Avoid pruning beyond the end of August to allow cuts to harden and protect tender new growth – which is susceptible to being frost-nipped, which can lead to damaged, stressed, or weakened plants.

A cardboard box or cloche can be used to protect small to mid-sized specimens but it will need to be securely anchored in place to withstand strong seasonal winds.

Small specimens can also be dug up, potted, and brought indoors.

Pot up in early to mid-September, then place in part shade for a few weeks to recover from transplant shock – but bring indoors before the first frost. 

Place in a sunny windowsill and keep the soil lightly moist. Add a grow light and fertilize monthly if you want to continue snipping a few fresh leaves here and there over winter.

Protect large evergreens like bay and rosemary from freezing temperatures by wrapping them with burlap or floating row cover material to protect leaves and stem tips from cold damage.

Keeping It Cozy

Whether your winters are cold, wet, snowy, or icy, your herb garden will appreciate protection from the elements to stay cozy until spring.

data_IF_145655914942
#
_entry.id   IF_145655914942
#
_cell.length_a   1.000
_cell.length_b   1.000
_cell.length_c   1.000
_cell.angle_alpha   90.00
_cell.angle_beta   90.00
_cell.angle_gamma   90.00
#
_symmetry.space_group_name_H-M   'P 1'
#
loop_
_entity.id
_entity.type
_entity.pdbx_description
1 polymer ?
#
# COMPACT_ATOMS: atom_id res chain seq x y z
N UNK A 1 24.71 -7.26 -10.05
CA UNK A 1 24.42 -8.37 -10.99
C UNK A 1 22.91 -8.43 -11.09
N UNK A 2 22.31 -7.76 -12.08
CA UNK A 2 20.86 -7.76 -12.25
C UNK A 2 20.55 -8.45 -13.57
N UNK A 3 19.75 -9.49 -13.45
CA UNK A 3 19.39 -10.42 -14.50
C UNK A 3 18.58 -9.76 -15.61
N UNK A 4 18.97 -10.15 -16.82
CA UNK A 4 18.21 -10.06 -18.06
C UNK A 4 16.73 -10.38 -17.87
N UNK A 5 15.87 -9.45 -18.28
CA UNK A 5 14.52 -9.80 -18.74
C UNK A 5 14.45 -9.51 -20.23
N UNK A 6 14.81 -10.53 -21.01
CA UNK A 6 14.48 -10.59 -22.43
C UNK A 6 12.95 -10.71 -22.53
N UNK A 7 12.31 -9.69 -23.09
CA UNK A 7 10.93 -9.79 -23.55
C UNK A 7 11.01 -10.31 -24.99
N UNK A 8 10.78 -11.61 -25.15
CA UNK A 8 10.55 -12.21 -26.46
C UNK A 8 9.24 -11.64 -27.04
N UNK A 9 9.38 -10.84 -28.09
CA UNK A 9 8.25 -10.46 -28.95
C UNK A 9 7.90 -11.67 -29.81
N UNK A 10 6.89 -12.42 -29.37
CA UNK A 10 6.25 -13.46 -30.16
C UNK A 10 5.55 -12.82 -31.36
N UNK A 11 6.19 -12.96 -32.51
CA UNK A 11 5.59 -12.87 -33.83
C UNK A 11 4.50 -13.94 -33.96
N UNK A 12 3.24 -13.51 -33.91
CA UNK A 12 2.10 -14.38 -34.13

A horizontal image of a large rosemary shrub with blue flowers growing on a hillside with the sea in the background.
Photo by Lorna Kring.

Use a thick, insulating mulch to protect roots, move containers into sheltered locations, and cover evergreen foliage in freezing temperatures, and you’ll enjoy healthy plants with vibrant new growth the next growing season.

What tricks do you folks use to winterize your herb garden? Tell us about it in the comments section below.

And for more info on how to grow and care for herbs, check out these guides next:

Photo of author


A writer, artist, and entrepreneur, Lorna is also a long-time gardener who got hooked on organic and natural gardening methods at an early age. These days, her vegetable garden is smaller to make room for decorative landscapes filled with color, fragrance, art, and hidden treasures. Cultivating and designing the ideal garden spot is one of her favorite activities – especially for gathering with family and friends for good times and good food (straight from the garden, of course)!